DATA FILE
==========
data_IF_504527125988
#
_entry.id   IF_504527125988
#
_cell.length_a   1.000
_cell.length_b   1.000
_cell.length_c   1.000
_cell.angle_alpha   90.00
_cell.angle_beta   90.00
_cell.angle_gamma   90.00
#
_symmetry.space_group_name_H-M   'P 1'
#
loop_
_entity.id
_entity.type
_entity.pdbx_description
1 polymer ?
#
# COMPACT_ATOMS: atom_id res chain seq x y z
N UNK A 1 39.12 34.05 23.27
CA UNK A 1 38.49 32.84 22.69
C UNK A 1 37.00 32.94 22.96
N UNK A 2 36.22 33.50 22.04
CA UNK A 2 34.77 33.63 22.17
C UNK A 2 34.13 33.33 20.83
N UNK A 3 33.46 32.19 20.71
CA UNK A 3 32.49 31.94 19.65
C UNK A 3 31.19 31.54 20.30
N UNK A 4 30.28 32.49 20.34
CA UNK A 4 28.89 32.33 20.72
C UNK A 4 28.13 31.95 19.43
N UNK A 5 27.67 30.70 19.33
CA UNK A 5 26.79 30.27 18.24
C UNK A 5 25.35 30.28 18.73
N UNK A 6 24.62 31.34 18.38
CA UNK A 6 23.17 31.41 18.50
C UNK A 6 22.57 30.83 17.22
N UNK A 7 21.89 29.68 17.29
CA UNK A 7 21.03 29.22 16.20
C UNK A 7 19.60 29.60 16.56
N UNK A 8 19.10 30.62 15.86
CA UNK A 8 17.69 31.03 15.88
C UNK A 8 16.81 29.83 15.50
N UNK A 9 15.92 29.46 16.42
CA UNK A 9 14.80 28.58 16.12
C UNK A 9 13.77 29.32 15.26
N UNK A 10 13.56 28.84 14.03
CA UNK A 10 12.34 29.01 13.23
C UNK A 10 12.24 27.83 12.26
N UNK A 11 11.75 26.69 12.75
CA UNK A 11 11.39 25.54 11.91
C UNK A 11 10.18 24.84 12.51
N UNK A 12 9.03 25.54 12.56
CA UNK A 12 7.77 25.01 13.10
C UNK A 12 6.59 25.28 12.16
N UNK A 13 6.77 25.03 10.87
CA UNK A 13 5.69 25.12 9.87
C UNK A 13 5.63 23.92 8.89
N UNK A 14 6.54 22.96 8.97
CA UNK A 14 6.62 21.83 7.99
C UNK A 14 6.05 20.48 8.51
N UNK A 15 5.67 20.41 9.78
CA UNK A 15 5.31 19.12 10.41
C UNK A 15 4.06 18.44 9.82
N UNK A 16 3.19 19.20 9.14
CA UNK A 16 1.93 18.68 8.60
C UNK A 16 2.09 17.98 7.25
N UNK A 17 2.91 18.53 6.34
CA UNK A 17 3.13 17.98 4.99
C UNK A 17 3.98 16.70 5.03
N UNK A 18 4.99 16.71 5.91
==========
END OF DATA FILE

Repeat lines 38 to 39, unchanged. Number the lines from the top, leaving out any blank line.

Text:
C UNK A 6 22.57 30.83 17.22
N UNK A 7 21.89 29.68 17.29